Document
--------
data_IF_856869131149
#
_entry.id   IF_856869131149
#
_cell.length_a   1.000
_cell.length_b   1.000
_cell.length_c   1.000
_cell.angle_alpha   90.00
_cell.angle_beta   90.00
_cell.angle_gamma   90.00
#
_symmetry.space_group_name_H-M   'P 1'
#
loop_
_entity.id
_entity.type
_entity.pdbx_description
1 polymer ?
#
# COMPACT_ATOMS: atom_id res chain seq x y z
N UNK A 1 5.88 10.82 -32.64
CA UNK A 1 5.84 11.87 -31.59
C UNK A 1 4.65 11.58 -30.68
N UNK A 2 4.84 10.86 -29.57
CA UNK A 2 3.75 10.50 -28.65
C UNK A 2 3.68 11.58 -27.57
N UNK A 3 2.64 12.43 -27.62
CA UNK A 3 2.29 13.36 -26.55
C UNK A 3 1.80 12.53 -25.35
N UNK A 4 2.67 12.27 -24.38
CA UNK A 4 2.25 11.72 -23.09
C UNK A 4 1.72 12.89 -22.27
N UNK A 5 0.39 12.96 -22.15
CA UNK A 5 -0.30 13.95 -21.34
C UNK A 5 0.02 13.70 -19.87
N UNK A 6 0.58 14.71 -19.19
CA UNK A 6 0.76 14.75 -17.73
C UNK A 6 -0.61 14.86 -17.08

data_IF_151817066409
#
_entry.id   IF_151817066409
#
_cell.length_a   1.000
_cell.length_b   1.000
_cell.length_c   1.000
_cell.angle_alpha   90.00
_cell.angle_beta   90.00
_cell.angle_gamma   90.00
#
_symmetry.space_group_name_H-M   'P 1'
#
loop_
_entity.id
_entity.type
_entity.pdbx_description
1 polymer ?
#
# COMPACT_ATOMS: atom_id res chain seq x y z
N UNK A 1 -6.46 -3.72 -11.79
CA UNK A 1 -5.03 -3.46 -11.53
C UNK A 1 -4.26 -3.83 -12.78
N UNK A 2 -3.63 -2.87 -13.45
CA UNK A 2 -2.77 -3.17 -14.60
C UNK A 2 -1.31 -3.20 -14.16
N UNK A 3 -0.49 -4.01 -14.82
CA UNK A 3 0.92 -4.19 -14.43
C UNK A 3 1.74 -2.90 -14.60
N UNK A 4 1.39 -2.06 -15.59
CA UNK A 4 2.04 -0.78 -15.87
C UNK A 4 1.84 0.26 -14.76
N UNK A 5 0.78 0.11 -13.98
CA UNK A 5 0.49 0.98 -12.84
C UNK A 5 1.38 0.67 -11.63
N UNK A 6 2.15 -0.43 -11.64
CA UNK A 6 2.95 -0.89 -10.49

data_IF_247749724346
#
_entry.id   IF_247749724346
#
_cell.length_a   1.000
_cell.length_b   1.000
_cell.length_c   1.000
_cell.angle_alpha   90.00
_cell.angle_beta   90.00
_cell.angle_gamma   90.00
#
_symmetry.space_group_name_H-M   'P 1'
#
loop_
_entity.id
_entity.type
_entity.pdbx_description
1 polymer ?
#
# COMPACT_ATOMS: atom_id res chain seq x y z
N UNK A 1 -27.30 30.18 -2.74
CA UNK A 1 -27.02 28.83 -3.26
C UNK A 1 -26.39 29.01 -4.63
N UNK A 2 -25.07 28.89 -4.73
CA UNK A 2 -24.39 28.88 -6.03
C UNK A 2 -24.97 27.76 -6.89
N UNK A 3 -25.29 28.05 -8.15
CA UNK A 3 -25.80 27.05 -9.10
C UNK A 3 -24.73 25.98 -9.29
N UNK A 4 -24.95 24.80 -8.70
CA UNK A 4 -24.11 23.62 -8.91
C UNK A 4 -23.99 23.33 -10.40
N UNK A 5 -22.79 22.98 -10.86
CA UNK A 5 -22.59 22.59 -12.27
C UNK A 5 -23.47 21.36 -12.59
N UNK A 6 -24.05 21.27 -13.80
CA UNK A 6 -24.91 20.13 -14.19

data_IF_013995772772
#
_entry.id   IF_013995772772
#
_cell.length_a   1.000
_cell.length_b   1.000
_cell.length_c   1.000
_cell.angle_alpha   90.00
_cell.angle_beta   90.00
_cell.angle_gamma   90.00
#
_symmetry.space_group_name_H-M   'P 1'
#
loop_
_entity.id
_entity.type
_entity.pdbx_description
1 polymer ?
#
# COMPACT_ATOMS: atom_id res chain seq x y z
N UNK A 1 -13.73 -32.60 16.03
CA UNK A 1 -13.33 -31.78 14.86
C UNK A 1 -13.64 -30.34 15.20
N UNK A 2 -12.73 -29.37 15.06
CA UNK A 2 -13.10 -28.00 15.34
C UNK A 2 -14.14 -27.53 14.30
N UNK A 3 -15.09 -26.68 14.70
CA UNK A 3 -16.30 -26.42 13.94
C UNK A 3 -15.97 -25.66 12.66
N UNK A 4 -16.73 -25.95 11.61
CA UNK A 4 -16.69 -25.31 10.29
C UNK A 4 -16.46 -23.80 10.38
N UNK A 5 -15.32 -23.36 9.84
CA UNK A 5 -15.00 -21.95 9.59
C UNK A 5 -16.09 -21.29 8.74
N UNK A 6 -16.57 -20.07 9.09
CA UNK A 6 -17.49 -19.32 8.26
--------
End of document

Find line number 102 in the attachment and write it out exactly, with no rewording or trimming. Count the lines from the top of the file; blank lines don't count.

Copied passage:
N UNK A 3 -25.29 28.05 -8.15